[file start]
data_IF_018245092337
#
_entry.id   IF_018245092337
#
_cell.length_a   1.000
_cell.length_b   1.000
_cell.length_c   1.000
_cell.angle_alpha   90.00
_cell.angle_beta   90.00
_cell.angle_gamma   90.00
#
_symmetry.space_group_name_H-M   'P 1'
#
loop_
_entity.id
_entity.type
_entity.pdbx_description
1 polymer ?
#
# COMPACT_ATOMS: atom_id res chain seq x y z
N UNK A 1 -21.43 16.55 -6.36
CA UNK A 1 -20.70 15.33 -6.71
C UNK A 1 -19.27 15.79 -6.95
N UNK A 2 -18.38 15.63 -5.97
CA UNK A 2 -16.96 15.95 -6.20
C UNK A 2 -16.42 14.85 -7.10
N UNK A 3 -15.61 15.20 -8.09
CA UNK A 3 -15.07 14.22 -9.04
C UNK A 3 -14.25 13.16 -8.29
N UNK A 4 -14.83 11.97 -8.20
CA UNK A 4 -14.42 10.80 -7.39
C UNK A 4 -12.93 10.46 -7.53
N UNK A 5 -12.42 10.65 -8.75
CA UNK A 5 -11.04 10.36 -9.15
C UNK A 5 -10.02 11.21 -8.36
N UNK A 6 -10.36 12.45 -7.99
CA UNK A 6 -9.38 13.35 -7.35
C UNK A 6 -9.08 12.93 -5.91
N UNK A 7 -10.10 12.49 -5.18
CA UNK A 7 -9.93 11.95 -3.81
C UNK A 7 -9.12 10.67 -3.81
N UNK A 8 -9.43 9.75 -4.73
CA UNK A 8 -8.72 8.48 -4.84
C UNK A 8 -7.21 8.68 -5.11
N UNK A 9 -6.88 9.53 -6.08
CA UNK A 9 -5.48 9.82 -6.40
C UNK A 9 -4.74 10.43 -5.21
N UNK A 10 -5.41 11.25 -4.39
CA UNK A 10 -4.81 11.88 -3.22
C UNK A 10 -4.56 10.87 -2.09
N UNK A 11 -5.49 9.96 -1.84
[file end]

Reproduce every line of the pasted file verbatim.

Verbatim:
data_IF_018245092337
#
_entry.id   IF_018245092337
#
_cell.length_a   1.000
_cell.length_b   1.000
_cell.length_c   1.000
_cell.angle_alpha   90.00
_cell.angle_beta   90.00
_cell.angle_gamma   90.00
#
_symmetry.space_group_name_H-M   'P 1'
#
loop_
_entity.id
_entity.type
_entity.pdbx_description
1 polymer ?
#
# COMPACT_ATOMS: atom_id res chain seq x y z
N UNK A 1 -21.43 16.55 -6.36
CA UNK A 1 -20.70 15.33 -6.71
C UNK A 1 -19.27 15.79 -6.95
N UNK A 2 -18.38 15.63 -5.97
CA UNK A 2 -16.96 15.95 -6.20
C UNK A 2 -16.42 14.85 -7.10
N UNK A 3 -15.61 15.20 -8.09
CA UNK A 3 -15.07 14.22 -9.04
C UNK A 3 -14.25 13.16 -8.29
N UNK A 4 -14.83 11.97 -8.20
CA UNK A 4 -14.42 10.80 -7.39
C UNK A 4 -12.93 10.46 -7.53
N UNK A 5 -12.42 10.65 -8.75
CA UNK A 5 -11.04 10.36 -9.15
C UNK A 5 -10.02 11.21 -8.36
N UNK A 6 -10.36 12.45 -7.99
CA UNK A 6 -9.38 13.35 -7.35
C UNK A 6 -9.08 12.93 -5.91
N UNK A 7 -10.10 12.49 -5.18
CA UNK A 7 -9.93 11.95 -3.81
C UNK A 7 -9.12 10.67 -3.81
N UNK A 8 -9.43 9.75 -4.73
CA UNK A 8 -8.72 8.48 -4.84
C UNK A 8 -7.21 8.68 -5.11
N UNK A 9 -6.88 9.53 -6.08
CA UNK A 9 -5.48 9.82 -6.40
C UNK A 9 -4.74 10.43 -5.21
N UNK A 10 -5.41 11.25 -4.39
CA UNK A 10 -4.81 11.88 -3.22
C UNK A 10 -4.56 10.87 -2.09
N UNK A 11 -5.49 9.96 -1.84